Does Bullying Have Long-Term Consequences?

Bullying has short-term and long-term consequences for the victim and for others. We've outlined both below.

Bullying Behaviors Affect Victims

  • Bullying can directly affect a child's ability to learn in school. Ultimately, their grade point averages suffer.
  • Affected children often experience isolation and low self-esteem.
  • Additionally, victims sometimes experience sleep disruption, headaches, stomachaches, and other physical issues. 
  • Bullied children are more likely to experience depression and health complaints.
  • Victims sometimes skip school or drop out.
  • A small number of victims retaliate violently. 

A Bully's Behavior Affects Themselves

  • Kids who bully often carry antisocial behaviors into adulthood.
  • As adolescents and adults, bullies sometimes abuse alcohol or drugs. 
  • They sometimes remain violent and get involved in fights. 
  • They are more likely to abuse their partners, spouses, and children.
  • They often end up with a criminal record.

Bullying Affects Those Who Witness the Behavior

Children who witness these types of behaviors are more likely to develop some of the same issues as bullies and their victims.

  • Witnesses have an increased tendency to use tobacco, alcohol, or other substances. 
  • They have higher rates of mental health issues such as depression.
  • They are more likely to skip school

Does Bullying Cause Suicide?

Being a victim sometimes puts children at risk for suicide. However, research has not documented it as a direct cause. When a person commits suicide, it often involves a number of other issues.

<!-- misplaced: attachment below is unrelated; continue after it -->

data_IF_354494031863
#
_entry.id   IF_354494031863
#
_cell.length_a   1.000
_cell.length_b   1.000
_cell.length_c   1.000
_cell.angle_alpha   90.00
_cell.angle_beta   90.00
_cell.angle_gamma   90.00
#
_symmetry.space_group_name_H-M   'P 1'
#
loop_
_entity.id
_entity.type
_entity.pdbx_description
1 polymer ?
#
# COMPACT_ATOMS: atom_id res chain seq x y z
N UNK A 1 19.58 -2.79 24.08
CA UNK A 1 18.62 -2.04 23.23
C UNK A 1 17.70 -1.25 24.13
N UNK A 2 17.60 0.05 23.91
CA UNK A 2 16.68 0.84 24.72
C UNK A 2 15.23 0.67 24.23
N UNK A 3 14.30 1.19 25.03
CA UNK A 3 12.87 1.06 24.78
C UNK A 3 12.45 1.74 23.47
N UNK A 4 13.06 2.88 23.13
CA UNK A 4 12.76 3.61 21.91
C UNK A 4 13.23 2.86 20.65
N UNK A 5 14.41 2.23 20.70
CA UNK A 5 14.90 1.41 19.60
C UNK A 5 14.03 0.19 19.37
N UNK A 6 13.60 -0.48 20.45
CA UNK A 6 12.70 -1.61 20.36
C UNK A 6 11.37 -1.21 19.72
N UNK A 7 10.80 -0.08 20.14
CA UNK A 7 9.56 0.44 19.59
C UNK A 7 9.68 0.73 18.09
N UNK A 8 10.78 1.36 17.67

Is Bullying Illegal?

  • If an act of bullying involves violence or other criminal behaviors, state and local laws can initiate criminal prosecution.
  • Legislatures and school districts in all 50 states have enacted laws, regulations, school policies, and other standards to prevent bullying. State laws often require school districts to develop anti-bullying policies. 
  • There is no federal law dealing directly with this issue, but state and federal anti-discrimination laws sometimes apply.
  • If an act of bullying involves discriminatory harassment of an individual in a protected class, the victim has additional rights. For example, protected classes include race, national origin, color, sex sexual orientation, gender identity, age, disability, or religion. Regulations require federally funded schools to take action. If they don't, a child's family or legal guardian should file a complaint with the local school district. Additionally, they should seek guidance and assistance from the U.S. Department of Education's Office for Civil Rights or the U.S. Department of Justice's Civil Rights Division.

Contact Us

At extendedReach, we are always looking for new ways to make your case management tasks less paper-heavy and more productive. To learn more about our innovative social service agency software solutions,  request a demo today.

Sources:

Stopbullying.gov

Pacer's National Bullying Prevention Center

The Centers for Disease Control and Prevention

The Unesco Institutes for Statistics